If the heart disease doesn't get you, the dementia will. And if you manage to dodge either of those conditions, there's always kidney disease waiting in the wings.

    But there's one common thread that runs through all these conditions and more -- and it's your arteries.

    When you've got diabetes, you face a higher risk of calcium and other junk building up inside them.

    That causes them to get stiffer, increasing your risk of heart problems, as well as of just about everything else.

    Now, the latest research reveals one easy way to clear out the junk, and you don't need surgery, stents, or meds.

    You need vitamin K!

    It has, of course, been proven before that this essential nutrient can play a role in clearing out the arteries.

    Now, the new study shows WHY it's so effective.

    Turns out you've got a natural roto-rooter man ready to get to work in your arteries, sweeping through those pipes and cleaning them out, called matrix GLA-protein (MGP).

    But there's one little problem with it: It's a little lazy.

    Left on its own, it'll be inactive -- and the study finds that the higher your levels of the inactive form of this protein, the higher your risk of arterial calcification.

    That's where vitamin K comes in -- because this essential nutrient gives MGP the kick in the pants it needs to get moving and get working.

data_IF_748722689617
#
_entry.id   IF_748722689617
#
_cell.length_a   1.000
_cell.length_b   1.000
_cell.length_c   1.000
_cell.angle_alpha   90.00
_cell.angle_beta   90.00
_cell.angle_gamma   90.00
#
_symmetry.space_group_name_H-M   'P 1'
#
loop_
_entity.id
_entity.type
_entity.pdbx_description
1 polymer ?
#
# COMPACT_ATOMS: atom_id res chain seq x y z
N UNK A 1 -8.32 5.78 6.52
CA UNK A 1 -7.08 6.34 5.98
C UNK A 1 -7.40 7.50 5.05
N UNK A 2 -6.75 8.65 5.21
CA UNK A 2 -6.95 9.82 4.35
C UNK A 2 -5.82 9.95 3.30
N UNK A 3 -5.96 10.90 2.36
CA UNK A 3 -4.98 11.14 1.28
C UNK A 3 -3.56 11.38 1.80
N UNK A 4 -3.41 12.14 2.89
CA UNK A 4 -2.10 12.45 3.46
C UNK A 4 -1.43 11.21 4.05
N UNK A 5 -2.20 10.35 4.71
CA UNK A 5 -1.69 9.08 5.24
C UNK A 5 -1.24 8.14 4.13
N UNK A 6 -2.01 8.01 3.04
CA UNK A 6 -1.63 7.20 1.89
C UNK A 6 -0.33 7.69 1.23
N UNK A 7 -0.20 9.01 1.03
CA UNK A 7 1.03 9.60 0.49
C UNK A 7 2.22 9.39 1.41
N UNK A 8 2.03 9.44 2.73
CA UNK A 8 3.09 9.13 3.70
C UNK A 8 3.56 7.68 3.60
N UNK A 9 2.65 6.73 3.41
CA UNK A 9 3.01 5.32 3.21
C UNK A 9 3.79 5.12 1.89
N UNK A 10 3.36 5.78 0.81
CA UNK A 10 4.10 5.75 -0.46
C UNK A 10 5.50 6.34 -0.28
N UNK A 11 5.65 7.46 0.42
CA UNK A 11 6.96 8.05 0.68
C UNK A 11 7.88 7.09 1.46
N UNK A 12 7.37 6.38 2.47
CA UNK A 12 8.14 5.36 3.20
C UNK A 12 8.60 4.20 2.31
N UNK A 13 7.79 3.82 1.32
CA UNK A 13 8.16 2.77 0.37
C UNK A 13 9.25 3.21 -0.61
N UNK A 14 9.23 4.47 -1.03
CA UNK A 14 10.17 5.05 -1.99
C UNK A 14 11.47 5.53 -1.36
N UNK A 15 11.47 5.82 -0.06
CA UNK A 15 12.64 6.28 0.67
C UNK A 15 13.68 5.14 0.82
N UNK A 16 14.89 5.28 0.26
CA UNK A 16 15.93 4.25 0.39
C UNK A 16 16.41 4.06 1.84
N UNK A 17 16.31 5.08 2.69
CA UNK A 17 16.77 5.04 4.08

It flips the inactive form into the active form, which then rushes through the arteries and helps clear out the calcium so they don't stiffen up on you.

    This study focused on diabetics, but it works the same way in non-diabetics -- and if you boost your K intake, you can even cut your risk of ever getting the disease in the first place.

    There are two main forms of vitamin K, K1 and K2. You'll get K1 from leafy greens, but K2 is actually a little better for sweeping out the arteries.

    It's also a little tougher to get.

    The best source is natto, a Japanese dish made of fermented soybeans that some folks say smells -- and maybe tastes -- like laundry water.

    You'll also find it in some fermented foods such as miso, sauerkraut, and some pickled vegetables (as long as they're not highly processed).

    If those aren't routinely on your menu, you might need a supplement. But don't rush out to buy one just yet, because there's one important note of caution here: Vitamin K also helps blood to clot.

    As a result, supplements may not be right for everyone, especially if you're on the blood thinner Coumadin, so be sure to speak with a doctor first.

  3. Calcium deposits predict heart risk

    Levels of calcium in the artery are one of the best predictors of heart risk -- not cholesterol.
  4. Statins: They still don't work

    Since up to 75 percent of all heart attacks happen to people with normal cholesterol levels, the only surprise here is that this is somehow considered a groundbreaking discovery.
  5. Hidden dangers of Celiac disease

    If you're suffering from celiac disease, check your vitamins--because a new study shows that you could be missing more than the ability to enjoy gluten.